Sarkozy's Talent for Reinvention
By Emma Jane Kirby
February 28, 2009
Emma Jane Kirby reflects on why the unpredictability of Nicolas Sarkozy makes it difficult to define him.
It seems to me that almost every day, someone here coins a new nickname for the French president.
Many are just variations on the same theme.
His smallish stature has prompted scores of fairly predictable titles along the "dwarf", "mini-me", "built-up heels" variety and his unpopular policies have generated myriad epithets ranging from "Sarko the American" - referring to his fondness for closer transatlantic ties - to the more generalised "iznogoud" (pronounced "is no good" with a French accent), to the pretty all-encompassing "heap of dog's muck".
But what strikes me is that no-one really seems to agree on who or what Nicolas Sarkozy is.
If this was a French musical, perhaps now would be the moment when an exuberant nun or Mother Superior might burst into the song: "How do you solve a problem like Sarkozy?"
But since there are no willing Sisters in the vicinity, I shall try myself to catch the French leader and pin him down.
But how do you define a man who is at once described as "Super Sarko" and "Sarko the smurf", as "Nico Napoleon" and "Nico the nervous"?
The short answer, I believe, is that you cannot and this is exactly what makes the leader of the Fifth Republic such an infectiously alluring character.
[See: The Many Faces of France's Sarkozy - Which One Can We Trust??, ITSSD Journal on Disguised Trade Barriers, at: http://itssddisguisedtradebarriers.blogspot.com/2009/02/many-faces-of-frances-sarkozy-which-one.html ].
I remember asking him how he set about drawing the president and whether he had any characteristics that really stood out.
Jul told me that when his subject matter was Nicolas Sarkozy, he could never plan his comic strip in advance.
The president, he said, was like a chameleon that changed every five minutes and if he drew too far ahead of time, his cartoon would simply be out of date.
And apart from one satirist who routinely draws Mr Sarkozy as the devil - albeit in a thousand disguises - it seems that none of Jul's fellow artists can classify or categorise him either.
While one is portraying him as the confident King of Bling, another is sketching him as a sad puppy rejected by women.
And that is exactly how President Sarkozy likes it. Predictability is not a word he recognises.
French journalists constantly complain they are unable to cover his story sufficiently because he is always on the go.
On Monday afternoon he is in Lille talking about the car industry, on Tuesday morning he pops up in Iraq.
The ink has barely dried on the headline "Protectionism" when the typeface has to be reset to "Reconstruction".
“ Get up close and you are not even sure you are following the same man as yesterday .”
And then quite suddenly he is on three television channels simultaneously, addressing the nation about the economic crisis.
It is an exhausting, punishing schedule... at least for those of us who are charged with reporting him. But the French leader himself appears to take it all in his stride. A keen jogger, he enjoys keeping the nation on its toes.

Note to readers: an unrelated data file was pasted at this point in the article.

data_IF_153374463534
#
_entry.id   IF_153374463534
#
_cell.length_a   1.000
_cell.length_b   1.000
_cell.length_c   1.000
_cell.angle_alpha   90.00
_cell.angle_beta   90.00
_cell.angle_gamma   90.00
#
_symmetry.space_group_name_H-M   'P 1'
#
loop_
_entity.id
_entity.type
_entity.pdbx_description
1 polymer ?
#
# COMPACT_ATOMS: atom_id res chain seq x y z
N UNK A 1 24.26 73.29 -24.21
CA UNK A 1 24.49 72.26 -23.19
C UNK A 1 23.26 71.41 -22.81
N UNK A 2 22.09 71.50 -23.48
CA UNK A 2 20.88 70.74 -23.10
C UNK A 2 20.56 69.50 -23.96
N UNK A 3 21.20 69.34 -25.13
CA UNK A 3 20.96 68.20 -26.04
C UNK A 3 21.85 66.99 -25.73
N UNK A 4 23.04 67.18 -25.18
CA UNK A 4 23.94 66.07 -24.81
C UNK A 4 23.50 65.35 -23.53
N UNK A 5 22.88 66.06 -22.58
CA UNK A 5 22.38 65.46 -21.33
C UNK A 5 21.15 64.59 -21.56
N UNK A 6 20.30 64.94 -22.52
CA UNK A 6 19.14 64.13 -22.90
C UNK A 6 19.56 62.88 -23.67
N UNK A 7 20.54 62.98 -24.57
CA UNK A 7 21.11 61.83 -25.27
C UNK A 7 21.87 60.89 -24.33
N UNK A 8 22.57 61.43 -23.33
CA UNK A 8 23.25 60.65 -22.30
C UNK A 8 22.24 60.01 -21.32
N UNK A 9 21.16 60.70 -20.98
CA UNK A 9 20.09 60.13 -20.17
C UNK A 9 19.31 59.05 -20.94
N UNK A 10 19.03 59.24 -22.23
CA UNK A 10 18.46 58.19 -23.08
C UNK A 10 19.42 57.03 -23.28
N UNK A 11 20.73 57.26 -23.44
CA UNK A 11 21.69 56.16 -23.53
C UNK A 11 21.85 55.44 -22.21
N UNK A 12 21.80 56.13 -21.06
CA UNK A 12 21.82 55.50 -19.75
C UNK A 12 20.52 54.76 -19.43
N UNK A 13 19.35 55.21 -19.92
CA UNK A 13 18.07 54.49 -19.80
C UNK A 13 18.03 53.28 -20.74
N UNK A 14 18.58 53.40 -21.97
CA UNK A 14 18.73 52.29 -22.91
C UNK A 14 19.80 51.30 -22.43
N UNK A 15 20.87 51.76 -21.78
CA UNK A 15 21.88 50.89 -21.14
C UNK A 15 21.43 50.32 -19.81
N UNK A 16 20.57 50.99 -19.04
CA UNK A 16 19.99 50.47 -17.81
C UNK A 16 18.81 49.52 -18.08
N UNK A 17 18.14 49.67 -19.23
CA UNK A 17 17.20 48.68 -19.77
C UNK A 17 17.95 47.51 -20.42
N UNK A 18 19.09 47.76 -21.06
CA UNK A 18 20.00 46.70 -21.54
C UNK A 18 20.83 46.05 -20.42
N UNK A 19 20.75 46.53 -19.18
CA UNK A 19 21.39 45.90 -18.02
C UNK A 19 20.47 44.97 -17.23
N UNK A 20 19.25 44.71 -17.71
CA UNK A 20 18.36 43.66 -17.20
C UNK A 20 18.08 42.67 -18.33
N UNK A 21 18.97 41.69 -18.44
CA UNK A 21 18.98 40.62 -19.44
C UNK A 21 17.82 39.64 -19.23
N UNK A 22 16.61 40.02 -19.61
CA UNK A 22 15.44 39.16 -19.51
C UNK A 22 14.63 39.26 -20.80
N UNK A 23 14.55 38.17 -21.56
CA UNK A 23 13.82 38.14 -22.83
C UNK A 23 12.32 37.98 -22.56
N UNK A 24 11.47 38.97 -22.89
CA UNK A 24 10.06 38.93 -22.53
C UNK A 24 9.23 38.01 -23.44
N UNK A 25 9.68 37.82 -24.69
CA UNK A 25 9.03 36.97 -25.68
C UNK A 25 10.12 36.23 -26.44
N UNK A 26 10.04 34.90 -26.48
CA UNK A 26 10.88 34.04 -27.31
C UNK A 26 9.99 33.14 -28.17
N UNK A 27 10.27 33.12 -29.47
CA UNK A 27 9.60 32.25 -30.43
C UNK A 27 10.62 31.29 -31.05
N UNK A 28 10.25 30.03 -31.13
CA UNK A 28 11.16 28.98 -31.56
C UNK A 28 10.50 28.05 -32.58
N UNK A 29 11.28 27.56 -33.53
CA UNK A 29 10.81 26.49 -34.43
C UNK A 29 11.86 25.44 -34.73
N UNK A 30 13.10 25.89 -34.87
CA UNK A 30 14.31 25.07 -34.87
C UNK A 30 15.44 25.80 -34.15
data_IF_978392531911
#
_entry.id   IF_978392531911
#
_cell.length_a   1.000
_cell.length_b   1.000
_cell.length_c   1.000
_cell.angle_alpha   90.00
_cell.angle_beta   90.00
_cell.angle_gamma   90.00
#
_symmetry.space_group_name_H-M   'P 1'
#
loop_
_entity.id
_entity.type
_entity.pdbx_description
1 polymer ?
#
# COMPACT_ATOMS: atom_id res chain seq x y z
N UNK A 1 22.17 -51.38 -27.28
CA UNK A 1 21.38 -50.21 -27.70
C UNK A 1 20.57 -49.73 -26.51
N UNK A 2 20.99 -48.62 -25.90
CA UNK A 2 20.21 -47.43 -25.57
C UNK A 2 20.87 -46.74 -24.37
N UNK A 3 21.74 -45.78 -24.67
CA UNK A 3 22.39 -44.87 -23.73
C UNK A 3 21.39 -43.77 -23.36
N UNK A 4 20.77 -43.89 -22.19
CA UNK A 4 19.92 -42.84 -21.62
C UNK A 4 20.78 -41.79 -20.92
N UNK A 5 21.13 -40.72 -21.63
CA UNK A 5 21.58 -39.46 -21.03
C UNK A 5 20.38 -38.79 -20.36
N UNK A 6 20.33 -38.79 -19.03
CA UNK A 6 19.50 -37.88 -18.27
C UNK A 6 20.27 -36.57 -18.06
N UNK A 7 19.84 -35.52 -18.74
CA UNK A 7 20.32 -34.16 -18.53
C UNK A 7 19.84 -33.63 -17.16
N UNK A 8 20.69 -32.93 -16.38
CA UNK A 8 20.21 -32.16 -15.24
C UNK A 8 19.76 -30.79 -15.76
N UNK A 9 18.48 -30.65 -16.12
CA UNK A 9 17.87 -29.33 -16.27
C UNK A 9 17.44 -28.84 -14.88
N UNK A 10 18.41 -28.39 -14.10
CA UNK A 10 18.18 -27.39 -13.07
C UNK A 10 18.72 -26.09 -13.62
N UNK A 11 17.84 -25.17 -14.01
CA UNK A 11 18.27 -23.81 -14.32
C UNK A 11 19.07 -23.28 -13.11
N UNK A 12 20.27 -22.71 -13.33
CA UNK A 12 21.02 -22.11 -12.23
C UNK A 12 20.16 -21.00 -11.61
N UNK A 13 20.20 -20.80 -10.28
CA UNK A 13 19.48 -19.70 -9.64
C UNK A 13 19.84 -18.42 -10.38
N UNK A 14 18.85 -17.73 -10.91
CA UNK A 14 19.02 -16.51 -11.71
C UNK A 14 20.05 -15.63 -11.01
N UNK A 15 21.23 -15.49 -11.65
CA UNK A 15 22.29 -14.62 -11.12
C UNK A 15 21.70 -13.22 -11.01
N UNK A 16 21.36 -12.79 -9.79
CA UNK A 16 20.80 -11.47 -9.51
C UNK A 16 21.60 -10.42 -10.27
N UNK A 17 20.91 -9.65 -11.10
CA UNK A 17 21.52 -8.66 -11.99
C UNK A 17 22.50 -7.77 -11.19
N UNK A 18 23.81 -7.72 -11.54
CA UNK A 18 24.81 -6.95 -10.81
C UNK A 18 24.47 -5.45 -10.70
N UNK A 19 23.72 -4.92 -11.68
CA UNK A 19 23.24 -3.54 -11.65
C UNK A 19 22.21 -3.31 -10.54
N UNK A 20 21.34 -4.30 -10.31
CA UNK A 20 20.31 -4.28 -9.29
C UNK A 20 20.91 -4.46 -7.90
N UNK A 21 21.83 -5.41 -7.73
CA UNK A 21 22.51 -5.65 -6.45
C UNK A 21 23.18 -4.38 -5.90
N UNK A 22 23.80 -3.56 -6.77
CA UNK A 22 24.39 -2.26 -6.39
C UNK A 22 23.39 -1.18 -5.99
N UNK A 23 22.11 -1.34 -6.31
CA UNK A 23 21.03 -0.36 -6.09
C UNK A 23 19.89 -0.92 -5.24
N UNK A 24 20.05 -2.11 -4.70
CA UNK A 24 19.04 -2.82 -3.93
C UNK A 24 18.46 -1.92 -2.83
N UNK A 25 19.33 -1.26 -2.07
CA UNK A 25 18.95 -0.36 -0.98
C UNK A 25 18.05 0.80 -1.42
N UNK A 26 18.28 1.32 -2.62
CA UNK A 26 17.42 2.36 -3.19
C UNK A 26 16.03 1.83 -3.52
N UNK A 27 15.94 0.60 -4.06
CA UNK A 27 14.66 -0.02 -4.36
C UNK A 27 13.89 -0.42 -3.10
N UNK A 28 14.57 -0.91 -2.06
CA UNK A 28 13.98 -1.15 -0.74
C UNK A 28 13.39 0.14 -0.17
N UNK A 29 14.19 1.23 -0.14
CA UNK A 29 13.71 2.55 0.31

But you will never catch him. Get up close and you are not even sure you are following the same man as yesterday.
Apart from the children's TV character Mr Benn, who regularly visited a dressing up shop and became a different person each day, I can think of no-one who reinvents himself so frequently.
In just over 18 months of office President Sarkozy has already been the "happily-married-family-man", the "macho-man" (jogging round Paris in a sweat-stained New York Police Department T-shirt), the "business-man" reclining on yachts and dripping in Rolex watches and "super-man", heroically rescuing French hostages in Libya.
When his ex-wife was speedily replaced by the classy former supermodel and pop star Carla Bruni, there was a new metamorphosis. Nicolas Sarkozy began to read the classic literature he had previously scoffed at, he began to talk about the importance of faith in society and his explosive temper softened.
"I've changed," he told stunned reporters brusquely. And that was that.
The first time I met the French leader, at an Elysee news conference with Gordon Brown, we did not see eye-to-eye.
I had asked the new prime minister whether he envisaged any problems working with Nicolas Sarkozy, who did not exactly share his own views about economic liberalism.
Although my question was not addressed to him, President Sarkozy took the microphone anyway and jabbing his finger at me angrily he swiftly qualified his views on competition, clearly irritated that I had dared to imagine I knew what his opinions were.
Just before Christmas I found myself again in a press conference at the Elysee with the same two leaders and as I was sitting in the front row. Nicolas Sarkozy caught my gaze.
He gave me a small but not unfriendly smile and then slowly, deliberately, he winked.
You think you are on to me, he seemed to be saying. And while I may know who you are, you will never know me.
From Our Own Correspondent was broadcast on Saturday, 28 February, 2009 at 1130 GMT on BBC Radio 4.
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Story from BBC NEWS:
Published: 2009/02/28 12:03:33 GMT